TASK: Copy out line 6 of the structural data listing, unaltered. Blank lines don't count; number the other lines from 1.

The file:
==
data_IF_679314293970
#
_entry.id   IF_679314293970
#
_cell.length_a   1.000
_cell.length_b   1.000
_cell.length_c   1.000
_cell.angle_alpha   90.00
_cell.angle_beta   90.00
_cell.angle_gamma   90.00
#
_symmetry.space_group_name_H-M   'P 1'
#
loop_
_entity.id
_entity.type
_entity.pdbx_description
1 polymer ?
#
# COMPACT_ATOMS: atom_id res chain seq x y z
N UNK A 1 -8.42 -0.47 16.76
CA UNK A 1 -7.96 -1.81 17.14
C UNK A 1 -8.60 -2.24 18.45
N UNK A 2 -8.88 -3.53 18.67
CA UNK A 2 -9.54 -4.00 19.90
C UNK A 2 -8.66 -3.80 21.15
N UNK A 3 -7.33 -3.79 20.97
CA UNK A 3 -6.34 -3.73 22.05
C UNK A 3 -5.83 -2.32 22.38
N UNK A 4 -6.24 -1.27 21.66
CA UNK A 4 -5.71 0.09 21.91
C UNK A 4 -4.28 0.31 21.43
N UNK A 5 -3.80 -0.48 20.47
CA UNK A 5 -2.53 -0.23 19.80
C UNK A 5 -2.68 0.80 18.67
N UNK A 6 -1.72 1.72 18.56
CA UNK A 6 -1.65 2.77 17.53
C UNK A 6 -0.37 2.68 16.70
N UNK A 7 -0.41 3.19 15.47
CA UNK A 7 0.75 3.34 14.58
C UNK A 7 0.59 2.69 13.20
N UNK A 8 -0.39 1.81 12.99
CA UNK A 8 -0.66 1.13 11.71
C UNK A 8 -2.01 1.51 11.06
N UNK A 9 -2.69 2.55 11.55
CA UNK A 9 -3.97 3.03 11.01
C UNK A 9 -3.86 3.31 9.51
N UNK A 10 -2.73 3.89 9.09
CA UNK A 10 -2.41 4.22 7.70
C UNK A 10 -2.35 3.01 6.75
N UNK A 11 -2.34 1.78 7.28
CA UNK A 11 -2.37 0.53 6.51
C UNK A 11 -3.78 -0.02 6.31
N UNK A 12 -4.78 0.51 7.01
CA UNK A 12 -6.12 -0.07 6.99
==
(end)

_cell.length_b   1.000